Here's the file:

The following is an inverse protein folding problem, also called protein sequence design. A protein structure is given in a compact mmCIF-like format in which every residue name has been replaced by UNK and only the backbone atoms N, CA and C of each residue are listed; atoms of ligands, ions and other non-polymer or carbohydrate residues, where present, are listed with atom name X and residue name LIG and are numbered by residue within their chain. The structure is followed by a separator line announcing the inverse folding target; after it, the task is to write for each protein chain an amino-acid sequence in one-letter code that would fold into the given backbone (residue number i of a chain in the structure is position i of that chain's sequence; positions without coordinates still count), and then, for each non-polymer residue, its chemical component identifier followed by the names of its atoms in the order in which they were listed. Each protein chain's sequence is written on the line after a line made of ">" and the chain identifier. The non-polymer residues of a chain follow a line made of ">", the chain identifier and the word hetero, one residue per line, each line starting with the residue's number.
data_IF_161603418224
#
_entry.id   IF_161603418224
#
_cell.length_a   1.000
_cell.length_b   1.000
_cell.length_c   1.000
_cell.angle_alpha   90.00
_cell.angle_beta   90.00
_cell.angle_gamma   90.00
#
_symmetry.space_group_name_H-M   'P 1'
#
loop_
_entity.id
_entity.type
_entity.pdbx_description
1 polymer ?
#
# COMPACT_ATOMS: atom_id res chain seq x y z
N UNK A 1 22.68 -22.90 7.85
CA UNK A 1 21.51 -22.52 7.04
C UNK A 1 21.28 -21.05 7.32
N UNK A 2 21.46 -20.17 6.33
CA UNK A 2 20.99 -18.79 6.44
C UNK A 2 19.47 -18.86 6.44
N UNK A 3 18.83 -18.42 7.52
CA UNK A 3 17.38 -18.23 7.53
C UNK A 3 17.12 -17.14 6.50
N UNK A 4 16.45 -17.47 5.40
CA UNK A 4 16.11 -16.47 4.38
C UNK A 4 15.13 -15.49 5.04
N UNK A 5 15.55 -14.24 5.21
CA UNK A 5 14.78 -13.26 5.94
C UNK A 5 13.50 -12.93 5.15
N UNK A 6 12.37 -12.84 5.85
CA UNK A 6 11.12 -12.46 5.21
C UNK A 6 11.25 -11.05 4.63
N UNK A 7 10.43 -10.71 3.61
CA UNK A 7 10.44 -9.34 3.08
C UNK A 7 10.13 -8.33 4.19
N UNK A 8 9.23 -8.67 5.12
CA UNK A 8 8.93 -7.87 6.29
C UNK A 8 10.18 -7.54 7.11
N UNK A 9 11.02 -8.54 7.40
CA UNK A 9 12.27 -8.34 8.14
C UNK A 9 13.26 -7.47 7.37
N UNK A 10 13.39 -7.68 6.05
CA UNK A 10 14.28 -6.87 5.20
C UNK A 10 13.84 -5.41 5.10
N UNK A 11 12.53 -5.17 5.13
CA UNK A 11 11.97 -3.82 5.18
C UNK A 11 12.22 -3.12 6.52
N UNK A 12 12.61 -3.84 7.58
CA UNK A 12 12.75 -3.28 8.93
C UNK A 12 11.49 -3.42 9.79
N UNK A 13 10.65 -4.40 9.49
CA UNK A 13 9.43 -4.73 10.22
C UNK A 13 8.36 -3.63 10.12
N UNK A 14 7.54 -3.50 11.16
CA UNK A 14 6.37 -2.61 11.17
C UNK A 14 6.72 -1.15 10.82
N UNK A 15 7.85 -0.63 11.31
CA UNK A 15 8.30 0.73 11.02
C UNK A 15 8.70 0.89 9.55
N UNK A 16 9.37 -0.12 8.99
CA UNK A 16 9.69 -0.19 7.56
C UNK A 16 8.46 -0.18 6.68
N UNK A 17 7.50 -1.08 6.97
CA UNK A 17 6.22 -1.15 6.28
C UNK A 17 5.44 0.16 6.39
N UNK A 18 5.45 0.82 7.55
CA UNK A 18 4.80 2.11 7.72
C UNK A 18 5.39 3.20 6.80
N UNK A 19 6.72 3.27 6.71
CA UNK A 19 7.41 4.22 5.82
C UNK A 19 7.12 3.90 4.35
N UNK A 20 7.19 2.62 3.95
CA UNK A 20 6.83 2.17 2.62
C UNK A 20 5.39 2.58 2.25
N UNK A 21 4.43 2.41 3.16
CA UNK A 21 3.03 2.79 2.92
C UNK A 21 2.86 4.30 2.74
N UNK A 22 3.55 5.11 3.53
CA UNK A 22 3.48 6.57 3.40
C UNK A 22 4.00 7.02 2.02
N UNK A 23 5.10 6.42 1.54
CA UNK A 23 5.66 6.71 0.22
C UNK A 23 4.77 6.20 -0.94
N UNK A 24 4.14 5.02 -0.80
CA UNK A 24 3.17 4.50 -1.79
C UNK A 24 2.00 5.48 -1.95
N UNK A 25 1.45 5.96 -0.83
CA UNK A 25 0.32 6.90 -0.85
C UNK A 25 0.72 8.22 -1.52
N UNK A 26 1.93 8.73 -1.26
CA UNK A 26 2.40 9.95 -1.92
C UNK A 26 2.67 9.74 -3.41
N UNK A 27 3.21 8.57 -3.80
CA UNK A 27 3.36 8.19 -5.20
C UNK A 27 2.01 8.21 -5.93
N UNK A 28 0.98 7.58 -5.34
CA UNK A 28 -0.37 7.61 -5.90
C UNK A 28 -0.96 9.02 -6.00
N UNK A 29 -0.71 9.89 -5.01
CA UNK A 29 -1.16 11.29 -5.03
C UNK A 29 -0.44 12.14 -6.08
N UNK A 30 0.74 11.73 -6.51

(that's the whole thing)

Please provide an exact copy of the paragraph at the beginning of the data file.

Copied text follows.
The following is an inverse protein folding problem, also called protein sequence design. A protein structure is given in a compact mmCIF-like format in which every residue name has been replaced by UNK and only the backbone atoms N, CA and C of each residue are listed; atoms of ligands, ions and other non-polymer or carbohydrate residues, where present, are listed with atom name X and residue name LIG and are numbered by residue within their chain. The structure is followed by a separator line announcing the inverse folding target; after it, the task is to write for each protein chain an amino-acid sequence in one-letter code that would fold into the given backbone (residue number i of a chain in the structure is position i of that chain's sequence; positions without coordinates still count), and then, for each non-polymer residue, its chemical component identifier followed by the names of its atoms in the order in which they were listed. Each protein chain's sequence is written on the line after a line made of ">" and the chain identifier. The non-polymer residues of a chain follow a line made of ">", the chain identifier and the word hetero, one residue per line, each line starting with the residue's number.